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The American

Chapter 24
Sunday was as yet two days off; but meanwhile, to beguile his impatience,
Newman took his way to the Avenue de Messine and got what comfort he could
in staring at the blank outer wall of Madame de Cintre's present residence. The
street in question, as some travelers will remember, adjoins the Parc Monceau,
which is one of the prettiest corners of Paris. The quarter has an air of modern
opulence and convenience which seems at variance with the ascetic institution,
and the impression made upon Newman's gloomily-irritated gaze by the fresh-
looking, windowless expanse behind which the woman he loved was perhaps
even then pledging herself to pass the rest of her days was less exasperating
than he had feared. The place suggested a convent with the modern
improvements--an asylum in which privacy, though unbroken, might be not quite
identical with privation, and meditation, though monotonous, might be of a
cheerful cast. And yet he knew the case was otherwise; only at present it was not
a reality to him. It was too strange and too mocking to be real; it was like a page
torn out of a romance, with no context in his own experience.
On Sunday morning, at the hour which Mrs. Tristram had indicated, he rang at
the gate in the blank wall. It instantly opened and admitted him into a clean, cold-
looking court, from beyond which a dull, plain edifice looked down upon him. A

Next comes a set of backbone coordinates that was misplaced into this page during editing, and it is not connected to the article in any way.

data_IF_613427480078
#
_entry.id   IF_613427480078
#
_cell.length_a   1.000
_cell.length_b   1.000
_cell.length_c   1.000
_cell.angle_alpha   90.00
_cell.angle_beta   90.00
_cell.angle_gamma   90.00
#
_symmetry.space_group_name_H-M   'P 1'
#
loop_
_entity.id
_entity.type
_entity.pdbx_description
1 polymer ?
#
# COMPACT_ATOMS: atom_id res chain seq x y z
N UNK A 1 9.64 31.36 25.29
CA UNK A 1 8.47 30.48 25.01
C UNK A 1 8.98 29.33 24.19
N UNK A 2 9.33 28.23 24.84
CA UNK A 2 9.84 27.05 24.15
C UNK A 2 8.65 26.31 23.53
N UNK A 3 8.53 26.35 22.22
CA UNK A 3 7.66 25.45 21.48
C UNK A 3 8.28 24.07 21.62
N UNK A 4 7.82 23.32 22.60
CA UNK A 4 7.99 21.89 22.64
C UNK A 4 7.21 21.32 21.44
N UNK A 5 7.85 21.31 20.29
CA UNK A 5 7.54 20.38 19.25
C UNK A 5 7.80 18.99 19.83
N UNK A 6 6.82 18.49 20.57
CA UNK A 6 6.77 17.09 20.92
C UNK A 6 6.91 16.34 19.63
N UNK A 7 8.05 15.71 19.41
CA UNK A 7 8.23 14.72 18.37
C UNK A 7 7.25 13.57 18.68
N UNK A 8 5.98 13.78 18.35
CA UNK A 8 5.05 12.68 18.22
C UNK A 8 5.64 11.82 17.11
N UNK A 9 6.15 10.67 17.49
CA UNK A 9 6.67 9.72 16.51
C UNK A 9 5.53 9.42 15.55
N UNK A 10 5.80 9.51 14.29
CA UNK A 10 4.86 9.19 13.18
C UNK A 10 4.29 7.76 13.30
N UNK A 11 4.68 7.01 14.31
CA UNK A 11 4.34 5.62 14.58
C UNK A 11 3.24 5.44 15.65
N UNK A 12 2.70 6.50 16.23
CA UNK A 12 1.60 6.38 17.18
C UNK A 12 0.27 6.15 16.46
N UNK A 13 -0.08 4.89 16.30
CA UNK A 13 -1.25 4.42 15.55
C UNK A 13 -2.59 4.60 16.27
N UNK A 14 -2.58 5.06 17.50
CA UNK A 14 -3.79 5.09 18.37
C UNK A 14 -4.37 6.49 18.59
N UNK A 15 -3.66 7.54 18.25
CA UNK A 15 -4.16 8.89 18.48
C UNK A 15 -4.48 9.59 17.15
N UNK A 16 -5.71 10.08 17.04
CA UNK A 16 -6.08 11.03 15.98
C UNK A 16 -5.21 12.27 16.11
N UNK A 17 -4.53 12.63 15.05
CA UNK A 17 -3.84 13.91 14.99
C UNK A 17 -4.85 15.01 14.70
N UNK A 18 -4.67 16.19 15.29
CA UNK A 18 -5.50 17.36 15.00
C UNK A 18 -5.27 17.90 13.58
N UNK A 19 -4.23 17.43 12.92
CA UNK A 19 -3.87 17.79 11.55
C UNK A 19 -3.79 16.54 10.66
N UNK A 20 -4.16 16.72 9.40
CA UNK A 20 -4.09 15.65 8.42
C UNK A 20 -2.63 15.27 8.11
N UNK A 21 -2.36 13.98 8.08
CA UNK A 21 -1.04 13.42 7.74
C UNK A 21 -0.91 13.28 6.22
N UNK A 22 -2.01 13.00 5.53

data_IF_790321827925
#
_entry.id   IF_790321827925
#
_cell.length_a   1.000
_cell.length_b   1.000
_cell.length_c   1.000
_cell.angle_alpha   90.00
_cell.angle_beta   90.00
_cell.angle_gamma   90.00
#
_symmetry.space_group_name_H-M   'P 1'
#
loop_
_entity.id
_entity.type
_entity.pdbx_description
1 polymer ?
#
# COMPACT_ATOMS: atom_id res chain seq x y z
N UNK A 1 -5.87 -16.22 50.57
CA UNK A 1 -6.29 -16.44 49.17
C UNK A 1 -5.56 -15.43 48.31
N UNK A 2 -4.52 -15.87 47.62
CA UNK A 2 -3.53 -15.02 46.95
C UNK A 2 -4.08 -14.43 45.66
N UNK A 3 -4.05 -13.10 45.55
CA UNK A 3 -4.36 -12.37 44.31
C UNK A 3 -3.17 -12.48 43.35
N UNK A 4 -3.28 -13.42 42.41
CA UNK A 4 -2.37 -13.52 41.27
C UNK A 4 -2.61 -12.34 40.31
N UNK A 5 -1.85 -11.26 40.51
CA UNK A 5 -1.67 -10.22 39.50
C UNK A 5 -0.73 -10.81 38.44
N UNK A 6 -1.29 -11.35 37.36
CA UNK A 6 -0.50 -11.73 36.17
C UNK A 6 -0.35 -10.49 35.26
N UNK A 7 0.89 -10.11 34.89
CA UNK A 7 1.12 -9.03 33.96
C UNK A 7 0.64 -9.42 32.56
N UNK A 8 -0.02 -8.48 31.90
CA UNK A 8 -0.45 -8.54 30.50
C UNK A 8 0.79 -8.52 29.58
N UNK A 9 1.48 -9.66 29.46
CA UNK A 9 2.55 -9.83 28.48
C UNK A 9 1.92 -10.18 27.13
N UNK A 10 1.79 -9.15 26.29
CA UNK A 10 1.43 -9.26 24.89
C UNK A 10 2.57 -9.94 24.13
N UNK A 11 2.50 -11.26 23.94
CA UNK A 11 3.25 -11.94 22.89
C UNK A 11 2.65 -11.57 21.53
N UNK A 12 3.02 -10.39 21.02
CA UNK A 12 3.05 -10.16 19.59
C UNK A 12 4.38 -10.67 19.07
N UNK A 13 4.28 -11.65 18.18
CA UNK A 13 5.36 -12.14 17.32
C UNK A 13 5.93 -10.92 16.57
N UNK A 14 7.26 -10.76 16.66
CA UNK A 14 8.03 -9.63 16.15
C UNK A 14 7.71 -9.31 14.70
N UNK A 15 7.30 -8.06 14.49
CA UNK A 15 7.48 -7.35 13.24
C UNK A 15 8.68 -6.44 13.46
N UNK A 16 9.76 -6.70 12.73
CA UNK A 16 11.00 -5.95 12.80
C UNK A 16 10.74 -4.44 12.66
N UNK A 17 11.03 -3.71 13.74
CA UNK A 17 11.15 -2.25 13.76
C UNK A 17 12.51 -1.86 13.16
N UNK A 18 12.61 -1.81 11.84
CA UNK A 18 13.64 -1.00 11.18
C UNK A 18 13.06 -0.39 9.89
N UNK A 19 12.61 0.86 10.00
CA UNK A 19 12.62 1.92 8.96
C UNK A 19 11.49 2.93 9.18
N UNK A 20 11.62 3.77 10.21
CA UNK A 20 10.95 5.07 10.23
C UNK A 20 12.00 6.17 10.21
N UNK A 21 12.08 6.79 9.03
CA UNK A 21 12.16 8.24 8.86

robust lay sister with a cheerful complexion emerged from a porter's lodge, and,
on his stating his errand, pointed to the open door of the chapel, an edifice which
occupied the right side of the court and was preceded by the high flight of steps.
Newman ascended the steps and immediately entered the open door. Service
had not yet begun; the place was dimly lighted, and it was some moments before
he could distinguish its features. Then he saw it was divided by a large close iron
screen into two unequal portions. The altar was on the hither side of the screen,
and between it and the entrance were disposed several benches and chairs.
Three or four of these were occupied by vague, motionless figures--figures that
he presently perceived to be women, deeply absorbed in their devotion. The
place seemed to Newman very cold; the smell of the incense itself was cold.
Besides this there was a twinkle of tapers and here and there a glow of colored
glass. Newman seated himself; the praying women kept still, with their backs
turned. He saw they were visitors like himself and he would have liked to see
their faces; for he believed that they were the mourning mothers and sisters of
other women who had had the same pitiless courage as Madame de Cintre. But
they were better off than he, for they at least shared the faith to which the others
had sacrificed themselves. Three or four persons came in; two of them were
elderly gentlemen. Every one was very quiet. Newman fastened his eyes upon
the screen behind the altar. That was the convent, the real convent, the place
where she was. But he could see nothing; no light came through the crevices. He
got up and approached the partition very gently, trying to look through. But
behind it there was darkness, with nothing stirring. He went back to his place,
and after that a priest and two altar boys came in and began to say mass.
Newman watched their genuflections and gyrations with a grim, still enmity; they